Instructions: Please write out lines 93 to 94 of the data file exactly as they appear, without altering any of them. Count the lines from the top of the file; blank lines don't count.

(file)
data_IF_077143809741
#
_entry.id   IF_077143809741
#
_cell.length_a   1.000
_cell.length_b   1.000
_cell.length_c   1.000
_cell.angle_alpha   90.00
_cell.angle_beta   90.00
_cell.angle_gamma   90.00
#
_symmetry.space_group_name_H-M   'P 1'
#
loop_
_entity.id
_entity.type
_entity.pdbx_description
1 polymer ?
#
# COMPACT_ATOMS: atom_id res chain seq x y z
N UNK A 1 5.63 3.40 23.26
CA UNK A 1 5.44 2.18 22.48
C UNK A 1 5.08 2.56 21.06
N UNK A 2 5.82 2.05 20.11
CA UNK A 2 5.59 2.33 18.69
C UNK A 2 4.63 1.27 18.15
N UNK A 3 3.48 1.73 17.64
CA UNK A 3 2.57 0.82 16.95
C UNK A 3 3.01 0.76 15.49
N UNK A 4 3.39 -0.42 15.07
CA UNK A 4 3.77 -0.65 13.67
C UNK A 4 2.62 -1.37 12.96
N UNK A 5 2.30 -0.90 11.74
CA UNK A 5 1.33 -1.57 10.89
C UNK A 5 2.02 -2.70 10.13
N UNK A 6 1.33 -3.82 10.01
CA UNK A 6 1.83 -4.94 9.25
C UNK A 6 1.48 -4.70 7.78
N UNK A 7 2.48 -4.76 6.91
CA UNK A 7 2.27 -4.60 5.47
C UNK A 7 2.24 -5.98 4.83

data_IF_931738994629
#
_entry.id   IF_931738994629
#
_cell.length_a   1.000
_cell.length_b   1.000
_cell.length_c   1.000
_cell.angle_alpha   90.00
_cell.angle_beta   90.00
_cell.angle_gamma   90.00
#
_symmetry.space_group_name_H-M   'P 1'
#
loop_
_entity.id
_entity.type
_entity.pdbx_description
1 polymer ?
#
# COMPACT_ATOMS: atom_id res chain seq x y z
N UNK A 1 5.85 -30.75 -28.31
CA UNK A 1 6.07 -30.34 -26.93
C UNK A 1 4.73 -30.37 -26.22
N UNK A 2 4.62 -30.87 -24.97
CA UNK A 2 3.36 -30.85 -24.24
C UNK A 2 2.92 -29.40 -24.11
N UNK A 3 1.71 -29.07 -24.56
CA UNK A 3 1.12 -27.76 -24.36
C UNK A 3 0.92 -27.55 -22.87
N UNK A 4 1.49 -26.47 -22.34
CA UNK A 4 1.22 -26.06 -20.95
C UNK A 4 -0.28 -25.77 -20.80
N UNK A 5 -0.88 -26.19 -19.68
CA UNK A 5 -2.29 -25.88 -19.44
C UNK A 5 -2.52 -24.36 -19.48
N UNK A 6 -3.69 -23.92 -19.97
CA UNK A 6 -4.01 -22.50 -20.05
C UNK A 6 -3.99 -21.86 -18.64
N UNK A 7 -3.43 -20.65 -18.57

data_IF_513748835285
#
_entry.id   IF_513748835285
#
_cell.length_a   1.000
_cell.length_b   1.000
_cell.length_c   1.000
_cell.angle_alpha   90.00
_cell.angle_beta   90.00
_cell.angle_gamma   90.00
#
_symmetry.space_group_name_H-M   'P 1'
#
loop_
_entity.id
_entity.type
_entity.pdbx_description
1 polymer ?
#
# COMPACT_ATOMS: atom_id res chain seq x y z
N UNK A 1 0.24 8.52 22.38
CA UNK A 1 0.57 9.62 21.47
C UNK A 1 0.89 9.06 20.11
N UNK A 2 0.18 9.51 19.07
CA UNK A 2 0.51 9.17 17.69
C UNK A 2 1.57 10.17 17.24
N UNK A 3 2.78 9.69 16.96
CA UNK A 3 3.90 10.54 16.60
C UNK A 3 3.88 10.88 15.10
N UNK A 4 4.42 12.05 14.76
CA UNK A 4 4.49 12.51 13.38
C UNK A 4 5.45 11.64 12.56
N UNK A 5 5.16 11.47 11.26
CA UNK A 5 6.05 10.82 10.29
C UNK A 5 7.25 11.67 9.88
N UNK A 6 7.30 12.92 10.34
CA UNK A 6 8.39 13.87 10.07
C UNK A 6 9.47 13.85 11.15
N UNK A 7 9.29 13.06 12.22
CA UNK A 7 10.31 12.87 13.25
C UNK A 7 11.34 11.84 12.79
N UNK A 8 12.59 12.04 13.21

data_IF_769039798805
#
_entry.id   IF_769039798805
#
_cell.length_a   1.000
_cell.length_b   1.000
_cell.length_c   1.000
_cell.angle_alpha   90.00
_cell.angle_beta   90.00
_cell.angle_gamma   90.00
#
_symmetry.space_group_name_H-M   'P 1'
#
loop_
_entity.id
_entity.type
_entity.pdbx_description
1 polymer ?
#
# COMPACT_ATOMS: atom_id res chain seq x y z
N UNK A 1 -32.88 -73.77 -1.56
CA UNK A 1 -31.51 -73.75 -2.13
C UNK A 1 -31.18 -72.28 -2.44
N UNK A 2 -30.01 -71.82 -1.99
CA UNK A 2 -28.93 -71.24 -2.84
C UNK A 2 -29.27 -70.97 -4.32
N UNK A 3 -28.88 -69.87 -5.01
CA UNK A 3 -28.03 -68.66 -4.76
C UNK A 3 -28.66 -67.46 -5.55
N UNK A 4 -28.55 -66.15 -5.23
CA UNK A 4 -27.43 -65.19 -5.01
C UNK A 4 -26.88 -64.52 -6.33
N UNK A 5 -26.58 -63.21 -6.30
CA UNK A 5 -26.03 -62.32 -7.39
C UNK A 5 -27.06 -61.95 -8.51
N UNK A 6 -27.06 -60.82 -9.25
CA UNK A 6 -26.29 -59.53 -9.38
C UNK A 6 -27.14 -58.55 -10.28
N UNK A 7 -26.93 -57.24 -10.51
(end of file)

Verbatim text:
#
loop_